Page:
This is part of a continuing effort to communicate the findings of researchers investigating the fate of Fukushima derived radiation in the marine environment. A recently published study by Kanisch and Aust of the Thünen Institute of Fisheries Ecology in Hamburg reports that Fukushima sourced cesium (Cs) has been detected in fish collected in the north Atlantic Ocean. Like fish sampled thus far in the north Pacific the contribution of Cs to overall exposure of human consumers to radiation by consuming these fish is very small. In the Atlantic given that only modest atmospheric deposition of Cs has occurred radiation from Cs isotopes to human fish consumers is 26000-fold lower than the naturally occurring isotope polonium-210. The authors conclude that the typical consumption of 10kg of affected fish per year:
"...is not expected to cause concern according to present guidelines for radiation protection."
The study is available online in the open-access, peer reviewed journal Biogeosciences of the European Geophysical Union. As more of these studies become available to the public we can learn the extent to which Fukushima sourced radionuclides have impacted the marine food supply and the objective risk they pose to human consumers.
It is not necessarily surprising to note that only low levels of Cs from Fukushima are present in North Atlantic species of cod, redfish and whiting. The Cs from Fukushima present in the study area was delivered by atmospheric fallout following the initial atmospheric release in mid-March 2011 which was estimated to be ~12-15 PBq (10^15 Bq) for each of Cs-134 and Cs-137. Deposition of these isotopes were measured in the north Atlantic and estimates range between 0.1 to 100 Bq per square meter were deposited to the ocean surface.
It is, however, interesting to compare the levels of Cs-137 measured in fish harvested from the Baltic Sea to the Cs-137 measured in tuna harvested from the North Pacific where the absolute contribution of Fukushima derived radionuclides is greater. This is because north Pacific tuna have been exposed to radionuclides delivered from atmospheric fallout and those released to the ocean directly given efforts to cool the damaged reactors with coastal seawater.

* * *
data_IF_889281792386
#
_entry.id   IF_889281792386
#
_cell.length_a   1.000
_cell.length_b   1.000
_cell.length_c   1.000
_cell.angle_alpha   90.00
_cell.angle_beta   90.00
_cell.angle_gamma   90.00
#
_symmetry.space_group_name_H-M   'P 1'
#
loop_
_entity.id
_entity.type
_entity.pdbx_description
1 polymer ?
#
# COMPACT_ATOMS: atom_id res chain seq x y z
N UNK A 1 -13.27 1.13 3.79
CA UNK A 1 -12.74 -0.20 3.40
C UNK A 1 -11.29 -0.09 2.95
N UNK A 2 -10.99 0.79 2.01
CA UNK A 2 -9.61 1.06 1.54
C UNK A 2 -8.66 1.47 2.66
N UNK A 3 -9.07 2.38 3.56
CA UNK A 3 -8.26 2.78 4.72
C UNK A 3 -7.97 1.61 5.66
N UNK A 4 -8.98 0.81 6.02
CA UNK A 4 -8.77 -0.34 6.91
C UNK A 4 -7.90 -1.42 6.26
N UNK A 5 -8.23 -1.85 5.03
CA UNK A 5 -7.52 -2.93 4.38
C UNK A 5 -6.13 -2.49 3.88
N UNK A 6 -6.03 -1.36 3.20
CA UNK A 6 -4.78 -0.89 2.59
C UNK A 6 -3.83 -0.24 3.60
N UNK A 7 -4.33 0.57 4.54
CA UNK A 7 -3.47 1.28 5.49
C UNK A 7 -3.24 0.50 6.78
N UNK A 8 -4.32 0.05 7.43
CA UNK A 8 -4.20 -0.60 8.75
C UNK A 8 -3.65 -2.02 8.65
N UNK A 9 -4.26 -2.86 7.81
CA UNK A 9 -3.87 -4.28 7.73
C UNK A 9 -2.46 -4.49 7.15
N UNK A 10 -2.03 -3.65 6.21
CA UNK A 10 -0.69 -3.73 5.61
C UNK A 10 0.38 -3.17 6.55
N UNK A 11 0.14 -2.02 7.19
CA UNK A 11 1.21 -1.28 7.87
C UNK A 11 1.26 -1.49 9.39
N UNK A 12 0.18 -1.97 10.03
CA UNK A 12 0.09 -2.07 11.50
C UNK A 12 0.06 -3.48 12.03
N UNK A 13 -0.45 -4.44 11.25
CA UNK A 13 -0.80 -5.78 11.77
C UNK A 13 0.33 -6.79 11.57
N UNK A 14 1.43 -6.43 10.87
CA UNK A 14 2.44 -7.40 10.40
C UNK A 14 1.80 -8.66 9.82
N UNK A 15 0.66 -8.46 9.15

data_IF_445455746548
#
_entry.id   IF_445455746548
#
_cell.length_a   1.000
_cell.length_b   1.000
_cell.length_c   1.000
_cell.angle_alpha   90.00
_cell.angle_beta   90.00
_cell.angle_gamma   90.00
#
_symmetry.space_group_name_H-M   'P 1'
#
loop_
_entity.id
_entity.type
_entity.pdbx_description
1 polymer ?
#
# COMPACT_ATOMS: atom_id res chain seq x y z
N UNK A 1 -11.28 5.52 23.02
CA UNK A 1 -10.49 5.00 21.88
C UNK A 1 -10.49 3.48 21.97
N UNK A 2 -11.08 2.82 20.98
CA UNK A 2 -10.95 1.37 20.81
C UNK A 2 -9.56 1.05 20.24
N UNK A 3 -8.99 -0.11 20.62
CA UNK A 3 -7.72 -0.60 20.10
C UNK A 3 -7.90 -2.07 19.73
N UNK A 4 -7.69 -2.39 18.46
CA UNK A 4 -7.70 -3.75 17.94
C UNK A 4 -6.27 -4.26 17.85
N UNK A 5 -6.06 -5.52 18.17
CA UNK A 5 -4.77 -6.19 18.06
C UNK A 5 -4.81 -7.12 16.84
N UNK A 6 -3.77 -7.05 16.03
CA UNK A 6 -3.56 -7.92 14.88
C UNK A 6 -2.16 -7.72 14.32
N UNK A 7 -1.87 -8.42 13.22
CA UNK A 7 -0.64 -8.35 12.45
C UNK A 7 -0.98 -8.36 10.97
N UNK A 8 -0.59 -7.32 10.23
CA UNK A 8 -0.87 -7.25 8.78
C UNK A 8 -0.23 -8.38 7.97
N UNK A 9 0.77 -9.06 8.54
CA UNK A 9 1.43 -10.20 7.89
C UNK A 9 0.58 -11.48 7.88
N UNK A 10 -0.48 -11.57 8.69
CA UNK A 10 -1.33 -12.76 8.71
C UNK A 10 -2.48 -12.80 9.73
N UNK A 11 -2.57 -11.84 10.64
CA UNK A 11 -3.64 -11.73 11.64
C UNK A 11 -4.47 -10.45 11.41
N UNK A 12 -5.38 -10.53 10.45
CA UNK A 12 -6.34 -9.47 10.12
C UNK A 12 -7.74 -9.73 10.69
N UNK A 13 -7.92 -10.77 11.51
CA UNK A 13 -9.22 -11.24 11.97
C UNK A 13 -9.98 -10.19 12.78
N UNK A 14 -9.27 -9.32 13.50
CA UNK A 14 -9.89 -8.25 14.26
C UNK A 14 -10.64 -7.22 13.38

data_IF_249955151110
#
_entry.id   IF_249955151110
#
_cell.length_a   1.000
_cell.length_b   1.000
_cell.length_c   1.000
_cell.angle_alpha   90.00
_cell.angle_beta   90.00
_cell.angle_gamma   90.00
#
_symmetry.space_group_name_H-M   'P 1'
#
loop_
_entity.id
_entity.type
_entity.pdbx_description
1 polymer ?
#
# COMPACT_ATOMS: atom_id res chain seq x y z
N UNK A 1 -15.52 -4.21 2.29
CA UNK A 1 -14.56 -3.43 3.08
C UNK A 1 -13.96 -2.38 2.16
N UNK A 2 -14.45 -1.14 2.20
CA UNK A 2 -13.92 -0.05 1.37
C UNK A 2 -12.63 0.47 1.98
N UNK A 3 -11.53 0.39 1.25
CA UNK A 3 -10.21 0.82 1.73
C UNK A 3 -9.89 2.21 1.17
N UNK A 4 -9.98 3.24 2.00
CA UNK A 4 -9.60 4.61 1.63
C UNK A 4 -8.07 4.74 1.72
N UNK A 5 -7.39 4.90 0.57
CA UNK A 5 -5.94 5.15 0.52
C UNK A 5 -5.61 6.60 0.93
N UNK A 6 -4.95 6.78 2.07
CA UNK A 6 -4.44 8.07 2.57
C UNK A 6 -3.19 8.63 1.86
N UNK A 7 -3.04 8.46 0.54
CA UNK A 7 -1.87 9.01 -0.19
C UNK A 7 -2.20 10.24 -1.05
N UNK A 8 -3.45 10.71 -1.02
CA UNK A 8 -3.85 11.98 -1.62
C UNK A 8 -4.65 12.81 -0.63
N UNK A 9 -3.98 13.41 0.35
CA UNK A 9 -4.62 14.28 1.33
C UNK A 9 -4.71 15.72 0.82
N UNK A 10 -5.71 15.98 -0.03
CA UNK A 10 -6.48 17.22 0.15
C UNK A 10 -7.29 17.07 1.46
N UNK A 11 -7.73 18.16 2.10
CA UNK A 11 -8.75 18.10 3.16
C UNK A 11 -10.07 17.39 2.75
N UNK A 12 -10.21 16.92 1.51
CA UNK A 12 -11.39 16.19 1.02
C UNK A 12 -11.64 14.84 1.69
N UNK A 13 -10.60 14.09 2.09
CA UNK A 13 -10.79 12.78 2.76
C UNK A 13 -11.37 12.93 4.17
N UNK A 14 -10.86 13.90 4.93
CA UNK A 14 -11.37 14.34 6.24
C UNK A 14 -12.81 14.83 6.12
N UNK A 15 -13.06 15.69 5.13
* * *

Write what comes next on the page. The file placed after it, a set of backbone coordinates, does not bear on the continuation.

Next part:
In Table 1 of Fisher et al. (2013) PNAS the investigators report that Cs-137 levels in tuna harvested in 2011 off Japan and off California were found to range between 1.5 to 23 Bq per kilogram of wet weight. Fish analyzed by Kanisch and Aust (2013) Biogeosciences (see Table 2), contained 0.2 to 8.2 Bq per kilogram wet weight from the presence of Cs-137. In the case of the highest Cs-137 fish collected in the Baltic Sea in the North Atlantic 2% of the Cs-137 is the result of release from Fukushima while the rest reflects release from atmospheric nuclear tests and the Chernobyl disaster.
More and ongoing monitoring of the presence and levels of radionculides from Fukushima in the marine food web is necessary to determine risks to human consumers of seafood. At present the risk attributable to Fukushima sourced radionculides is very small to those on the west coast of North America but could change if conditions at the disaster site deteriorate and radionuclide release rates and, therefore, marine concentrations were to increase to levels seen in March and April of 2011.